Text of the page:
Without some reference to
this alma mater, the University of North Carolina, a book of
When we consider the extended list of her alumni, who have risen to eminence and to become ornaments of their native land, both at home and in other States; so many of that band of graduates have become laurel crowned and honored in every sphere of life's duties, that their alma mater cannot but feel elated with much of the same pride, which the poet says, swelled the breasts of the mother of the gods on Mount Olympus, as she looked upon her children.
See all her progeny, illustrious sight!
Behold and count them as they rise to sight,
She sees around her in the blest abode,
A hundred sons, and every son a god!
Therefore, I have extracted from a published address of the late Hon. William H. Battle, delivered June, 1865, the following reminiscences:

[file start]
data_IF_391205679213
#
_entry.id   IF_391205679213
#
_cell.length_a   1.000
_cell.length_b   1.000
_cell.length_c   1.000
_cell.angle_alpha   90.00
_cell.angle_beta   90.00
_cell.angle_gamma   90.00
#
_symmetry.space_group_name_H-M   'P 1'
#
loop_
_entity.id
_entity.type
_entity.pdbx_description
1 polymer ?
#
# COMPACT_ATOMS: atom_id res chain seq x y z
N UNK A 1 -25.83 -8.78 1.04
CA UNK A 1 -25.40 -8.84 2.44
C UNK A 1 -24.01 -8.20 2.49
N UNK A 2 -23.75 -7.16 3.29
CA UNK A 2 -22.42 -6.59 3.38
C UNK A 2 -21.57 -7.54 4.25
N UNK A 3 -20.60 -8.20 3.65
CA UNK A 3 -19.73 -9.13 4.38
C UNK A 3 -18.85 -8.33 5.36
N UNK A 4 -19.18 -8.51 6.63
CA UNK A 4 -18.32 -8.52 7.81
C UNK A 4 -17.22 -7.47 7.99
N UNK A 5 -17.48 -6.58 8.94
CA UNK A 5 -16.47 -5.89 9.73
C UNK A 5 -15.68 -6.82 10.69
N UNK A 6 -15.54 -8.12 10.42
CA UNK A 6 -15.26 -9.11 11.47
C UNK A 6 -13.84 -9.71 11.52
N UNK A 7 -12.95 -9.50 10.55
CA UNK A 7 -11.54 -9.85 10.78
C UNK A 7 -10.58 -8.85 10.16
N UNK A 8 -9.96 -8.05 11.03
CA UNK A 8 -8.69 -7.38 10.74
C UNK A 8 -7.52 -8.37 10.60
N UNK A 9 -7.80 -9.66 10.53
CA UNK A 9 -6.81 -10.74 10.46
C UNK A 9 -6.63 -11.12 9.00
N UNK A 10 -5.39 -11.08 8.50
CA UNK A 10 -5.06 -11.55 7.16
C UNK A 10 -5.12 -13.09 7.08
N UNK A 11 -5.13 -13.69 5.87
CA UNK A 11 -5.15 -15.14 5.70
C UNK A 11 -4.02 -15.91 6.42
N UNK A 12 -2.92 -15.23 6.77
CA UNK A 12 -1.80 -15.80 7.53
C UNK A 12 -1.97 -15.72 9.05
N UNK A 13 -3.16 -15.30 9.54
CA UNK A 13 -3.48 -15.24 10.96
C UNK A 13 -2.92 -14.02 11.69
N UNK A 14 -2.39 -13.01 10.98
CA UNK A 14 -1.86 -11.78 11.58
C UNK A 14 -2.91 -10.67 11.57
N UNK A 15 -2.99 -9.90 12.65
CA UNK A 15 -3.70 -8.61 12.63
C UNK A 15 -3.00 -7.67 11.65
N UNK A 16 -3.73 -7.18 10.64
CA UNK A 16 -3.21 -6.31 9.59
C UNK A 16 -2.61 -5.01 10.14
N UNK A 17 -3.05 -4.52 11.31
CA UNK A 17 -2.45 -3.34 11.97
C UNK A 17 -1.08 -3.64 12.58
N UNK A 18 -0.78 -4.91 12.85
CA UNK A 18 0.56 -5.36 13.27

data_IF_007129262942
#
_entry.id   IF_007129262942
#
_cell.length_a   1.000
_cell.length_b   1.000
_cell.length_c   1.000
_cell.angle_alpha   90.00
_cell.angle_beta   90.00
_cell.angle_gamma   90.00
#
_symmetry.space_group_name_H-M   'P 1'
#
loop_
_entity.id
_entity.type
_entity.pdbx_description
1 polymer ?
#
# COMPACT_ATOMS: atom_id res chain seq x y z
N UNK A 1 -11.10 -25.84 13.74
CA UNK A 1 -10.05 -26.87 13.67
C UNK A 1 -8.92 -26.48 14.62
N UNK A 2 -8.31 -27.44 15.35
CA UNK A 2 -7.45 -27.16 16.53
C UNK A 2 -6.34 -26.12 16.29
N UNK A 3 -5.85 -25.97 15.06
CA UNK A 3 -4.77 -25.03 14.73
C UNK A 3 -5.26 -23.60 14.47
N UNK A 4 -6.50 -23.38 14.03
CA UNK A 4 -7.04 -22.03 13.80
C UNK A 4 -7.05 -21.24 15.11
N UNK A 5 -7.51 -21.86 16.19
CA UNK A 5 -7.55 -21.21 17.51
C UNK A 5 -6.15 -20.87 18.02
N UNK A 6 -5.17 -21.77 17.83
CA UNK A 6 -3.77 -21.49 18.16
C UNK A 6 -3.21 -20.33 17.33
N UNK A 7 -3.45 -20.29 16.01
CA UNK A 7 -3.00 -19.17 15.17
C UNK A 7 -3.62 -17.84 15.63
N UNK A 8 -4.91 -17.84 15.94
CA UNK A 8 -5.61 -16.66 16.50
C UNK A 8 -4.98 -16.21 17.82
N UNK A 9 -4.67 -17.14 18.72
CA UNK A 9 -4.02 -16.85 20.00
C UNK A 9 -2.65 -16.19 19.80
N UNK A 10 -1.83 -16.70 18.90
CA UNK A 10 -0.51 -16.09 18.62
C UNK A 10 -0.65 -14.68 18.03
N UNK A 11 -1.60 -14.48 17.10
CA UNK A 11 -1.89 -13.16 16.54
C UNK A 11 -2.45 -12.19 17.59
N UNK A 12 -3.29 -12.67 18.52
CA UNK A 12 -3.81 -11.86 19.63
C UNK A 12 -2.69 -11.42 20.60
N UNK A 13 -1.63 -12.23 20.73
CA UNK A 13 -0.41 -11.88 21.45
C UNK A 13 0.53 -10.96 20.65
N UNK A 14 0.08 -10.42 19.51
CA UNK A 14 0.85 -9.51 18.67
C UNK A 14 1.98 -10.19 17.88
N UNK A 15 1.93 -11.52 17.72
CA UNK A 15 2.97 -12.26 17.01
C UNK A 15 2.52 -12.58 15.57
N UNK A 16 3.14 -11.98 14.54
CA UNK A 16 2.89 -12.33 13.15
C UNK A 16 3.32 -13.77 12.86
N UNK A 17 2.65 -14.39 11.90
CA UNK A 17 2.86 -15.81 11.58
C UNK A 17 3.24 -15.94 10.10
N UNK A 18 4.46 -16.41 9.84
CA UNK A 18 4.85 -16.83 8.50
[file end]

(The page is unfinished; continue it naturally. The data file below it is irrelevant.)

It is the boast of our State that in its organic law, provision is made for the instruction of her youth in all useful learning. By the 41st section of the Constitution it is declared: "That a school or schools shall be established by the legislature for the convenient instruction of youth, with such salaries to the masters, paid by the public, as may enable them to instruct at low prices; and all useful learning shall be duly encouraged and promoted in one or more universities." The merit of those who adopted this wise provision cannot be duly appreciated, without adverting for a moment to the time at, and the circumstances under which it was made. The war of the Revolution had but fairly commenced, and the Declaration of Independence had only a few months before been promulgated, when a convention of the people met at the town of Halifax for the purpose of preparing a constitution or form of government for the State. The country was poor, the people generally but slightly educated, and the war then raging was of doubtful issue, yet the members of the convention were resolved that their posterity should enjoy the advantages of education which had been denied to the most of them. There can be no doubt that a large majority of those members had been instructed only in the plain rules of reading, writing and arithmetic, but destitute as they were of book learning, they had, in the business of social and political life, improved their mental faculties, and had thereby educated themselves to a due appreciation of the rights and privileges to which, as free men, they were entitled. A few, and but a few of them, were men who had been more favored by fortune, and were well instructed in all the branches of a classical and scientific education. Prominent among these were Richard Caswell, Thomas Burke, John Ashe, Samuel Ashe, Abner Nash, David Caldwell, Joseph Hewes, Thomas Jones, Allen Jones, Willie Jones, Cornelius Harnett, Archibald McLaine and Waightstill Avery. Richard Caswell was president of the convention, and Thomas Burke was chairman of the committee on the constitution. They were both eminent lawyers, and it is to them and their enlightened compeers that we are indebted to that section of the constitution from which have emanated our University, our Colleges and our noble system of Common Schools. The constitution was ratified the 18th day of December, 1776, and the war ceased by a definite treaty of peace which secured our independence in September, 1783; but was not until the year 1789 that the financial condition of the State justified the legislature in making the necessary expenditures for the foundation of a University. In that year the charter of this institution was granted, and among the patriotic and enlightened members who advocated it, no one stood more conspicuous than Gen'l William R. Davie. Of his efforts on that occasion, the late Judge Murphey,
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